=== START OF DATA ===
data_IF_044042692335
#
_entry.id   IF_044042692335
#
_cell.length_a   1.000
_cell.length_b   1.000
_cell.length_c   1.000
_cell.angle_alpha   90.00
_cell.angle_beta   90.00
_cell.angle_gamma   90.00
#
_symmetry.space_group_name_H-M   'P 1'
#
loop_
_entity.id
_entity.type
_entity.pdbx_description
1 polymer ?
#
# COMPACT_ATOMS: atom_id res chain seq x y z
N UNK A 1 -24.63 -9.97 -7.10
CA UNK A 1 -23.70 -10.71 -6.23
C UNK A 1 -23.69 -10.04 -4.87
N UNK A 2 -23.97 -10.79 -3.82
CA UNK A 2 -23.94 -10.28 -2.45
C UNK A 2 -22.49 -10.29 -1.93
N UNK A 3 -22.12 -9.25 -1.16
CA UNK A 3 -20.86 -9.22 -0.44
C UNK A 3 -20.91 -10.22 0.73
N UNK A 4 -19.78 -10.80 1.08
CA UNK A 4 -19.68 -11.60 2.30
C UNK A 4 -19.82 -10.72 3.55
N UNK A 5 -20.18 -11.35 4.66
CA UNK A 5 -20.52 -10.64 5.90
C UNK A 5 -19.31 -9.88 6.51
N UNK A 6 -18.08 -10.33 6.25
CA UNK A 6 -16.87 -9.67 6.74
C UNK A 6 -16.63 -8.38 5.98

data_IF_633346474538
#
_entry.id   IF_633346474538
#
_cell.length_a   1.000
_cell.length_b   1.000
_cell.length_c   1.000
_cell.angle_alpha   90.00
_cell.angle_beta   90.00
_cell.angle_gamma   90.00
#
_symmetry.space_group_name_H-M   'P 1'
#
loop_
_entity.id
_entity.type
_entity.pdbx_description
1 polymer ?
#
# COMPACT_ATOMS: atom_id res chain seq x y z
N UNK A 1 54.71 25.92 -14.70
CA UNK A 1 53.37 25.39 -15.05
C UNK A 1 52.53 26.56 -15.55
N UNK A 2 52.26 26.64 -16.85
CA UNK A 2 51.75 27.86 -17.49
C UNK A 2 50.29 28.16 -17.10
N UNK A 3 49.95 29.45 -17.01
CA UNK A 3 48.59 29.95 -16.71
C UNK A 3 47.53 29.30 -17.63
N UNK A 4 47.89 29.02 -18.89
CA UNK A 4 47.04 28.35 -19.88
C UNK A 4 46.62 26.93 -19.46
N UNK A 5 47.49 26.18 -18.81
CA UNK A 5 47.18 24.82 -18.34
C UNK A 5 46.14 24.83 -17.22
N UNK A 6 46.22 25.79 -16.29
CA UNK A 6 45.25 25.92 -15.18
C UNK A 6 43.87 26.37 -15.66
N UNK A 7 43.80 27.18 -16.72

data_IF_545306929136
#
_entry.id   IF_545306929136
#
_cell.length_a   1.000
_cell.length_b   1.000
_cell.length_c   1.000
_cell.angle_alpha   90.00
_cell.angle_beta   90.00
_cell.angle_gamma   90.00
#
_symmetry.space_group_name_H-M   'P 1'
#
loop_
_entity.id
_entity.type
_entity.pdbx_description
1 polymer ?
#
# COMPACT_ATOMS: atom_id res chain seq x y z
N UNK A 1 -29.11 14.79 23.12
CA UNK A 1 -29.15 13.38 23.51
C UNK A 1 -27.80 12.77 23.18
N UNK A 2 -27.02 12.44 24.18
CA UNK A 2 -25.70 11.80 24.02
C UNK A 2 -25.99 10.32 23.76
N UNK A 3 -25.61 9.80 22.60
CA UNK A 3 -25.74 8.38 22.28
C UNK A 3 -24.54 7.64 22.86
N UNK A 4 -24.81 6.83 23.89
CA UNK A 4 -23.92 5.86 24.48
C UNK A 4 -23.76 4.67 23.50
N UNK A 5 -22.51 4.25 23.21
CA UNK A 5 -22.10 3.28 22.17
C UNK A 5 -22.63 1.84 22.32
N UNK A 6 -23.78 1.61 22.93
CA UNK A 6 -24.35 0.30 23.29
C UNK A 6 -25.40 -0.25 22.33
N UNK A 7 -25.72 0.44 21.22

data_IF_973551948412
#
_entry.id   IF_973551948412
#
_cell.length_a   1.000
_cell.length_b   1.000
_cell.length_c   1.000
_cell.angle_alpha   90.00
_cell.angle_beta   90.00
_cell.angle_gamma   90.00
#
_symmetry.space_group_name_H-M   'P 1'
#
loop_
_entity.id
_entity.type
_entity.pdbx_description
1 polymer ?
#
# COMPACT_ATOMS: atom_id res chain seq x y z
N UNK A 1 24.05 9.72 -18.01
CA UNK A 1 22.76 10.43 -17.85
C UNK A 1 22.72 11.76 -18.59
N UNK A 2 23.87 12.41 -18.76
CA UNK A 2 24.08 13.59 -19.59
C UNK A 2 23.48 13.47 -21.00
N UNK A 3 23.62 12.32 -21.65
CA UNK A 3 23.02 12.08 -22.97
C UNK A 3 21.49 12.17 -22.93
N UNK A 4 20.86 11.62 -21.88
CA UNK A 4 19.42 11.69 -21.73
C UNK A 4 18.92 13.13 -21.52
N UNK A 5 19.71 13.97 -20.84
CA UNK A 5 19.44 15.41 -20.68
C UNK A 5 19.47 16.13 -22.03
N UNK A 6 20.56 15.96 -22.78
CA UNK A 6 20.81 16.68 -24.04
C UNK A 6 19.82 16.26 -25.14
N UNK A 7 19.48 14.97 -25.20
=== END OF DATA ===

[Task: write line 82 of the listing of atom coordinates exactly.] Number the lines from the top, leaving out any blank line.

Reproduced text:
_cell.length_a   1.000